UK Bioeconomy Strategy: Concrete Policy Largely Absent

Posted in: biobased

Two years in the making, the UK's bioeconomy strategy is full of optimism, but lacking in policy proposals.

Following months of anticipation from the sector, the UK Government has finally published its Bioeconomy Strategy. This follows a consultation opened in late 2016, and is a collaborative effort from both the department for Business, Energy, and Industrial Strategy (BEIS), and stakeholders in the bioeconomy itself. The document aims to outline how the UK’s bioeconomy will develop between now and 2030, and sets several ambitious targets. Unfortunately, the strategy is very vague on how those targets are to be achieved.

According to the Strategy document, the UK’s bioeconomy is worth over £200billion, and the central aim touted throughout is to double that value by 2030. The Strategy repeatedly states that the UK wishes to become a “world leader” in biobased industry, but there will be many who read this and are sceptical of just how effective this published Strategy will be in translating this ambition into development.

Chief among the concerns of members of the sector will be a lack of concrete policy proposals. The Strategy outlines clear goals for the bioeconomy: utilising the UK’s world-leading R&D infrastructure to drive development, maximising productivity from the UK’s available biological resources, and creating a market environment that favours bioeconomy development; however, many of the “Actions for Change” included in the Strategy simply consist of future collaborations with industry or academia to determine appropriate actions. Thus, this Strategy may almost be seen as a “stop-gap” on the way to future change. All concrete mentions of policy and investment in the Strategy refer to already existing examples, such as the Industrial Strategy Challenge Fund, and some that no-longer exist, such as the mothballed IB Catalyst. There is also repeated mention of how policies outlined in 2017’s Industrial Strategy and Clean Growth Strategy will benefit the bioeconomy, but as previously pointed out by NNFCC, the bioeconomy is scarcely mentioned ineither document. Thus, as has been the case for some time with the bioeconomy and UK policy, the situation appears to be “wait and see”.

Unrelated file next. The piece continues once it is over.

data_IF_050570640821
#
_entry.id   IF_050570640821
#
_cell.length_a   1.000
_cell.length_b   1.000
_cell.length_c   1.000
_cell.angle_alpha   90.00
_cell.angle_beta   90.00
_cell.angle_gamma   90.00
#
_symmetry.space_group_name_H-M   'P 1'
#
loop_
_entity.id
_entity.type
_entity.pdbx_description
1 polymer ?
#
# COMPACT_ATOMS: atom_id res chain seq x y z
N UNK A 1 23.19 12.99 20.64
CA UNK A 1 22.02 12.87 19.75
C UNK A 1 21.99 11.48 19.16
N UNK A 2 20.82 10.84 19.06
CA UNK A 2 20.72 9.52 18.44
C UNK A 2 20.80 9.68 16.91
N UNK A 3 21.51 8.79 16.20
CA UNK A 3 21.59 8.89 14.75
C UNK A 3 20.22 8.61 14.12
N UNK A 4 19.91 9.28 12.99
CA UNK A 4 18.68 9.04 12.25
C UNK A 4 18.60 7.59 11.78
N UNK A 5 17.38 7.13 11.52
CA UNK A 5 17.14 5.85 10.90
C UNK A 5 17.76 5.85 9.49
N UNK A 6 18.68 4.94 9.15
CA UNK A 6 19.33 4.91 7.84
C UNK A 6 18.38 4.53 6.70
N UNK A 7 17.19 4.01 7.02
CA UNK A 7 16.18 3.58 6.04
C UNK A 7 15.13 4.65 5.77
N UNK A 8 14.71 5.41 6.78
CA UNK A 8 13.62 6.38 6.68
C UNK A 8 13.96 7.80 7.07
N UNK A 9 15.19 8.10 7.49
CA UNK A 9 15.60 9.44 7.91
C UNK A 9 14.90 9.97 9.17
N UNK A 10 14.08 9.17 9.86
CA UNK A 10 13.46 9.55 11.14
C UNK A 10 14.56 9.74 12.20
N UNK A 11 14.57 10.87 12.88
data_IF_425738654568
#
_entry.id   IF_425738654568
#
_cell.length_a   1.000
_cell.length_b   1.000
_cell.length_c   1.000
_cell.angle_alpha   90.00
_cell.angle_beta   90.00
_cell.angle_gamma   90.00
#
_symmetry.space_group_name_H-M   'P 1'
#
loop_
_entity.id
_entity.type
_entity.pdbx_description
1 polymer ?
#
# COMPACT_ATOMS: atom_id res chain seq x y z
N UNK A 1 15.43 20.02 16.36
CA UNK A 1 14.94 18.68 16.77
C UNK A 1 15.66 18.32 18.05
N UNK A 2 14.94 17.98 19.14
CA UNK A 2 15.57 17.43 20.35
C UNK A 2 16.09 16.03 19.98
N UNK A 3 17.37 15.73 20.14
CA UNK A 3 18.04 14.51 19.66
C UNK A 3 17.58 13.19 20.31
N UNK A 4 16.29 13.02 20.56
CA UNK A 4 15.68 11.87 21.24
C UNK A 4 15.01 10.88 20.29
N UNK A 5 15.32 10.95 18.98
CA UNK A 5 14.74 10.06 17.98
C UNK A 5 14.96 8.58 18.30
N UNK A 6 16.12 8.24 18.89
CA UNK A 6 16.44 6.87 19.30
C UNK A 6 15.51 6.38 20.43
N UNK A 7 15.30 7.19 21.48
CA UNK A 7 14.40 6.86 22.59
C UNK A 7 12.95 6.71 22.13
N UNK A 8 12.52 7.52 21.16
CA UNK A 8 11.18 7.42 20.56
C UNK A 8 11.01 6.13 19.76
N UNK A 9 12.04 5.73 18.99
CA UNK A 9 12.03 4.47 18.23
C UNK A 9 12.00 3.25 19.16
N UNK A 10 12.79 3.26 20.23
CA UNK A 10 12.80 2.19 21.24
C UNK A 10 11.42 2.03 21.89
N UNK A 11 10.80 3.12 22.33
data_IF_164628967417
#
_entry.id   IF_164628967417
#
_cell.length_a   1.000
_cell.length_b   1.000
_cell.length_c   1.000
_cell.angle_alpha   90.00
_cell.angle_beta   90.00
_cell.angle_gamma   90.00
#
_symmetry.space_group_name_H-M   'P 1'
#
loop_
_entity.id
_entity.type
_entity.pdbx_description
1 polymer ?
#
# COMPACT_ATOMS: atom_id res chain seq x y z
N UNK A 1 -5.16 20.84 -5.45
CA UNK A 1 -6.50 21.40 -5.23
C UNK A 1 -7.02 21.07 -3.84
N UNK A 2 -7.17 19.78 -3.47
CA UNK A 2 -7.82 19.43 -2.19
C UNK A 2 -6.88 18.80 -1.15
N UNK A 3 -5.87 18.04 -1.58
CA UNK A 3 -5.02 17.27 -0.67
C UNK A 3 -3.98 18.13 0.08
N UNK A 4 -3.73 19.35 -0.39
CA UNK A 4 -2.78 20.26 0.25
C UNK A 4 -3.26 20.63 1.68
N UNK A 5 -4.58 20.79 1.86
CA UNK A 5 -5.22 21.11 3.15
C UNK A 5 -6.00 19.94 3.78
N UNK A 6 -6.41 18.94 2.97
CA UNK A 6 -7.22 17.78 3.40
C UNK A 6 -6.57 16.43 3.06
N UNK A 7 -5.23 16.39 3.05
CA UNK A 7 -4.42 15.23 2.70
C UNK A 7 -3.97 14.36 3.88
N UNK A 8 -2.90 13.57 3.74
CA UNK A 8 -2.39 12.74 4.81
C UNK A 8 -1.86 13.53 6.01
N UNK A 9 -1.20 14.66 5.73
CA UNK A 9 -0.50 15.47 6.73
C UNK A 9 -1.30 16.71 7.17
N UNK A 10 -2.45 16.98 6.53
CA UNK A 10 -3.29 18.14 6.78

In a statement given to Bio-Based World News, Dr Adrian Higson, NNFCC’s Lead Consultant for Biobased Products, said: “We welcome the publication of the strategy which represents two years of stakeholder consultation and development. However, it is disappointing that the strategy is limited on concrete policy actions and in many ways fails to give the UK bio-economy a much-needed boost.

“The recent closure of key ethanol assets and the cessation of the successful IB Catalyst innovation programme (R&D industrial biotechnology programme) are disappointing; with stronger government ambition and support these closures could have been avoided. There’s now a lot work required to the turn the Strategy’s aspirations into real actions, this includes immediate action to secure the Bioeconomy Sector Deal necessary to reach the target of doubling the value of the UK’s bio-economy by 2030.”

As for the bioeconomy, and the 5.2 million people in the UK who work in it, we must patiently await the outcomes of this Strategy’s promised determination of the best next steps to take, as it offers little by way of these in itself.

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This article was written by Bob Horton, Research Analyst at NNFCC. 

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